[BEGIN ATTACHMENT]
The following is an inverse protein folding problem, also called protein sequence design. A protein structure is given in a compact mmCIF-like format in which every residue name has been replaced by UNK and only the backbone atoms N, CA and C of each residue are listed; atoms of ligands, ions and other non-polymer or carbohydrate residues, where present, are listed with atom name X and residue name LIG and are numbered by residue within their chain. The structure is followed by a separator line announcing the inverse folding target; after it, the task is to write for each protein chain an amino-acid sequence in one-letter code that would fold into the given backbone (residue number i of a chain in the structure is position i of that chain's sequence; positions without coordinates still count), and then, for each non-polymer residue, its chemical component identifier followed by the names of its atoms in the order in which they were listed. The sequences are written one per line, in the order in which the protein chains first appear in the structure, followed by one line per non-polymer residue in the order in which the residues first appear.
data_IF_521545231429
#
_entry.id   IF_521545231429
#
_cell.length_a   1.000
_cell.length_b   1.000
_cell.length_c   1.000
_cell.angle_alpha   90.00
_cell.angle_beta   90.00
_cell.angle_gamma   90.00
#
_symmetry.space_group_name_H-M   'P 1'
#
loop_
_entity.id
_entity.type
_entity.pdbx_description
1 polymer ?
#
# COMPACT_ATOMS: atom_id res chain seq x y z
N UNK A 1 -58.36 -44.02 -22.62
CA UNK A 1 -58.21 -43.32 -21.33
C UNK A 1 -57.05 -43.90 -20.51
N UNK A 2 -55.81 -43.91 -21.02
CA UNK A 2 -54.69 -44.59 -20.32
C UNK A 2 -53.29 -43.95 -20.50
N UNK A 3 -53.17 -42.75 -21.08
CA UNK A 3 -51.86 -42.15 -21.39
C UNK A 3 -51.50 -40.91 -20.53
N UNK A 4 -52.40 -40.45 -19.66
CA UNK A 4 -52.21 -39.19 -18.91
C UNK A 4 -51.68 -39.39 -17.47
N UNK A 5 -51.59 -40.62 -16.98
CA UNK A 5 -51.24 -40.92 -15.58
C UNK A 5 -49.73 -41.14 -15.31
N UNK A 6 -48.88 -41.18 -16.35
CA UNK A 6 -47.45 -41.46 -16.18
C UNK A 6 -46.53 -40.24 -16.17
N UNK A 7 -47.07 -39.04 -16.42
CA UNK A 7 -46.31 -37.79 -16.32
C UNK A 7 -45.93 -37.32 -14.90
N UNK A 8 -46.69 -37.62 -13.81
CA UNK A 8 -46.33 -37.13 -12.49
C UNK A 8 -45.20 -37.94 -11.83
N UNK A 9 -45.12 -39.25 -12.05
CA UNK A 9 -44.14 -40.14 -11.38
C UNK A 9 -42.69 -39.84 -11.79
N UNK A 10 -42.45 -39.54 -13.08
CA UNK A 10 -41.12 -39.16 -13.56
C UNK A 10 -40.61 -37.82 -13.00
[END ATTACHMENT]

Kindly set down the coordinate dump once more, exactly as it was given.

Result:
The following is an inverse protein folding problem, also called protein sequence design. A protein structure is given in a compact mmCIF-like format in which every residue name has been replaced by UNK and only the backbone atoms N, CA and C of each residue are listed; atoms of ligands, ions and other non-polymer or carbohydrate residues, where present, are listed with atom name X and residue name LIG and are numbered by residue within their chain. The structure is followed by a separator line announcing the inverse folding target; after it, the task is to write for each protein chain an amino-acid sequence in one-letter code that would fold into the given backbone (residue number i of a chain in the structure is position i of that chain's sequence; positions without coordinates still count), and then, for each non-polymer residue, its chemical component identifier followed by the names of its atoms in the order in which they were listed. The sequences are written one per line, in the order in which the protein chains first appear in the structure, followed by one line per non-polymer residue in the order in which the residues first appear.
data_IF_521545231429
#
_entry.id   IF_521545231429
#
_cell.length_a   1.000
_cell.length_b   1.000
_cell.length_c   1.000
_cell.angle_alpha   90.00
_cell.angle_beta   90.00
_cell.angle_gamma   90.00
#
_symmetry.space_group_name_H-M   'P 1'
#
loop_
_entity.id
_entity.type
_entity.pdbx_description
1 polymer ?
#
# COMPACT_ATOMS: atom_id res chain seq x y z
N UNK A 1 -58.36 -44.02 -22.62
CA UNK A 1 -58.21 -43.32 -21.33
C UNK A 1 -57.05 -43.90 -20.51
N UNK A 2 -55.81 -43.91 -21.02
CA UNK A 2 -54.69 -44.59 -20.32
C UNK A 2 -53.29 -43.95 -20.50
N UNK A 3 -53.17 -42.75 -21.08
CA UNK A 3 -51.86 -42.15 -21.39
C UNK A 3 -51.50 -40.91 -20.53
N UNK A 4 -52.40 -40.45 -19.66
CA UNK A 4 -52.21 -39.19 -18.91
C UNK A 4 -51.68 -39.39 -17.47
N UNK A 5 -51.59 -40.62 -16.98
CA UNK A 5 -51.24 -40.92 -15.58
C UNK A 5 -49.73 -41.14 -15.31
N UNK A 6 -48.88 -41.18 -16.35
CA UNK A 6 -47.45 -41.46 -16.18
C UNK A 6 -46.53 -40.24 -16.17
N UNK A 7 -47.07 -39.04 -16.42
CA UNK A 7 -46.31 -37.79 -16.32
C UNK A 7 -45.93 -37.32 -14.90
N UNK A 8 -46.69 -37.62 -13.81
CA UNK A 8 -46.33 -37.13 -12.49
C UNK A 8 -45.20 -37.94 -11.83
N UNK A 9 -45.12 -39.25 -12.05
CA UNK A 9 -44.14 -40.14 -11.38
C UNK A 9 -42.69 -39.84 -11.79
N UNK A 10 -42.45 -39.54 -13.08
CA UNK A 10 -41.12 -39.16 -13.56
C UNK A 10 -40.61 -37.82 -13.00